This year is going to be “challenging” for the housing market according to the influential Ernst & Young ITEM Club, a forecasting group.
It says that what seems like good news early in the year - Nationwide’s surprisingly buoyant housing market report for January, for example - has to be set against a background of poorer figures elsewhere.
“Latest data from the Bank of England shows that mortgage approvals for house purchases weakened in December to be at a near three-year low. Specifically, mortgage approvals dropped to 61,039 in December (the lowest level since January 2015) from 64,712 in November. This was also the fourth decline in five months from 69,425 in July” says Howard Archer, chief economic advisor to the EY ITEM Club.
The Club predicts that average UK house prices will this year rise two per cent.
“The fundamentals for house buyers are likely to remain challenging. The squeeze on consumers’ purchasing power remained significant going into 2018, and it is likely to only gradually ease as the year progresses. Additionally, housing market activity is likely to be hampered by fragile consumer confidence and limited willingness to engage in major transactions” explains Archer.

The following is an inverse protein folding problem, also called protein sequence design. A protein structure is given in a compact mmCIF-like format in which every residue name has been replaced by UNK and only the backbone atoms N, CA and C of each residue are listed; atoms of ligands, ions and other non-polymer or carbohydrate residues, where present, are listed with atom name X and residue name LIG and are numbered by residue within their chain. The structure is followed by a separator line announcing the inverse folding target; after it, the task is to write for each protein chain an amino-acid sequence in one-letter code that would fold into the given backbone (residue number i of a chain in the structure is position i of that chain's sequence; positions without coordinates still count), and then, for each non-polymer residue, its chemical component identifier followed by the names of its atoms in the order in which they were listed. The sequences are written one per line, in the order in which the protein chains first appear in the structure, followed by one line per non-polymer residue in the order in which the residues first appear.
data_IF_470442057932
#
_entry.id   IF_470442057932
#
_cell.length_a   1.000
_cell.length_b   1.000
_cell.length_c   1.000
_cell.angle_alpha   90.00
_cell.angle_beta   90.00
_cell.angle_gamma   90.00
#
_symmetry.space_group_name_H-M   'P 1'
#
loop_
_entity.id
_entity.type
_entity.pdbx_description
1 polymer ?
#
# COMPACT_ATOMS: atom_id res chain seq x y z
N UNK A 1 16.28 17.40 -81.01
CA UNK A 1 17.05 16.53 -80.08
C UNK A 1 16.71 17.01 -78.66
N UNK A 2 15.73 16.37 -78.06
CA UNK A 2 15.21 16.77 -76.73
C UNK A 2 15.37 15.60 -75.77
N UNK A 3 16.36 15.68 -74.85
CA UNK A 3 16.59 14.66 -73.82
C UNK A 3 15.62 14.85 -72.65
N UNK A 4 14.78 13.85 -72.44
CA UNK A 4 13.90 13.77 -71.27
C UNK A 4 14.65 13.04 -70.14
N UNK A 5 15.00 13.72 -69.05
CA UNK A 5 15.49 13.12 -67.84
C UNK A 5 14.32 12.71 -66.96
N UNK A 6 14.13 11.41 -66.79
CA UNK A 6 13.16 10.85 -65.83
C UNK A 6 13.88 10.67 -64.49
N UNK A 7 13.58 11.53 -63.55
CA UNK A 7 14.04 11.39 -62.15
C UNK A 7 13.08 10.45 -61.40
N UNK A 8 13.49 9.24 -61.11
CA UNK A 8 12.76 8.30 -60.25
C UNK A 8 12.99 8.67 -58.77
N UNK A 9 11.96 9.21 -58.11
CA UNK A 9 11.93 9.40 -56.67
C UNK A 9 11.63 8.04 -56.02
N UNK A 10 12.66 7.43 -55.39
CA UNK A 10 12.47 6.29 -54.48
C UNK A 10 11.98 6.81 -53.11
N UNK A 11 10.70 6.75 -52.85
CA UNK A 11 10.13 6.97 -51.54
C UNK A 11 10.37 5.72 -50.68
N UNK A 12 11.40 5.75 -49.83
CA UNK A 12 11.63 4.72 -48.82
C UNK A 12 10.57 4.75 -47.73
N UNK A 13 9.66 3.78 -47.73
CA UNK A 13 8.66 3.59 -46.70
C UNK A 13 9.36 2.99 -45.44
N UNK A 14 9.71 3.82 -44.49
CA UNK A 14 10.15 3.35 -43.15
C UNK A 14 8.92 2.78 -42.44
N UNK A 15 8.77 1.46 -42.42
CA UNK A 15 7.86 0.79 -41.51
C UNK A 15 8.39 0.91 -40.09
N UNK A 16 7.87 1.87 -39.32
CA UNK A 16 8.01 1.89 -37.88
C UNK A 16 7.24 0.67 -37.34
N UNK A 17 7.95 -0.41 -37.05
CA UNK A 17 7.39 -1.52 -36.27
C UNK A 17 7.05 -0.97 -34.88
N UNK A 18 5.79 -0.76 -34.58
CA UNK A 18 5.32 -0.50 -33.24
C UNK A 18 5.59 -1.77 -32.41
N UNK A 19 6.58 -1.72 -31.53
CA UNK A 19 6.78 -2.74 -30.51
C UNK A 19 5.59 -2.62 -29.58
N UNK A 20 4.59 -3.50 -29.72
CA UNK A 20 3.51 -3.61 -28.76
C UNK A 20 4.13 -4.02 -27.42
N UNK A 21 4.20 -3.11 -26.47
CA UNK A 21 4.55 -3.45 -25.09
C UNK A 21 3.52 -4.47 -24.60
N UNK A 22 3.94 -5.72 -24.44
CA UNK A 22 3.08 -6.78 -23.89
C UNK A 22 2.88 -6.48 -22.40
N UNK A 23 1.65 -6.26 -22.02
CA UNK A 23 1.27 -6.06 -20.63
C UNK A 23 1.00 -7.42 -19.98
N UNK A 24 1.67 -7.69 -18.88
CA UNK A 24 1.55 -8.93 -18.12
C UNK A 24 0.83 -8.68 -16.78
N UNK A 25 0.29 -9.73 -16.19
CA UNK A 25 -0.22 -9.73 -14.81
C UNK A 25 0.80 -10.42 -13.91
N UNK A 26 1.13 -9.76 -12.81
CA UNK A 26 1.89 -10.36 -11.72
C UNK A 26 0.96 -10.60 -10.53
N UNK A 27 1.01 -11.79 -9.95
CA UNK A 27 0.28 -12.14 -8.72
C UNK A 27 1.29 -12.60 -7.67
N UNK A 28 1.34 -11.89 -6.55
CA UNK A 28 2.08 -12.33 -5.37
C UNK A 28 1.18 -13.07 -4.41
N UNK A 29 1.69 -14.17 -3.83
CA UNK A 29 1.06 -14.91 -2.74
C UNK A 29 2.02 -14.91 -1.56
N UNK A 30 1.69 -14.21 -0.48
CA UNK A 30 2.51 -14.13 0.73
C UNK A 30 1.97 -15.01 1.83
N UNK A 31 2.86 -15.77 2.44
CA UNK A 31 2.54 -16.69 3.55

“House buyers will also likely be concerned about further interest rate hikes in 2018 following November’s first tightening of monetary policy by the Bank of England since 2007. While the increase in interest rates was just 0.25 per cent and mortgage rates are still at historically very low levels, there does appear to have been some impact on house buyers’ psychology” he insists.
However, he accepts that the shortage of homes for sale may help keep prices buoyant as demand may outstrip supply.
“The abolition of stamp duty for first time buyers for properties costing up to £300,000 (and on the first £300,000 for properties costing up to £500,000) should also provide some support to house prices” he says.
But Archer warns that on the biggest issue of all - attempts to boost house building - the long-term required for this is unlikely to influence house prices in the near future.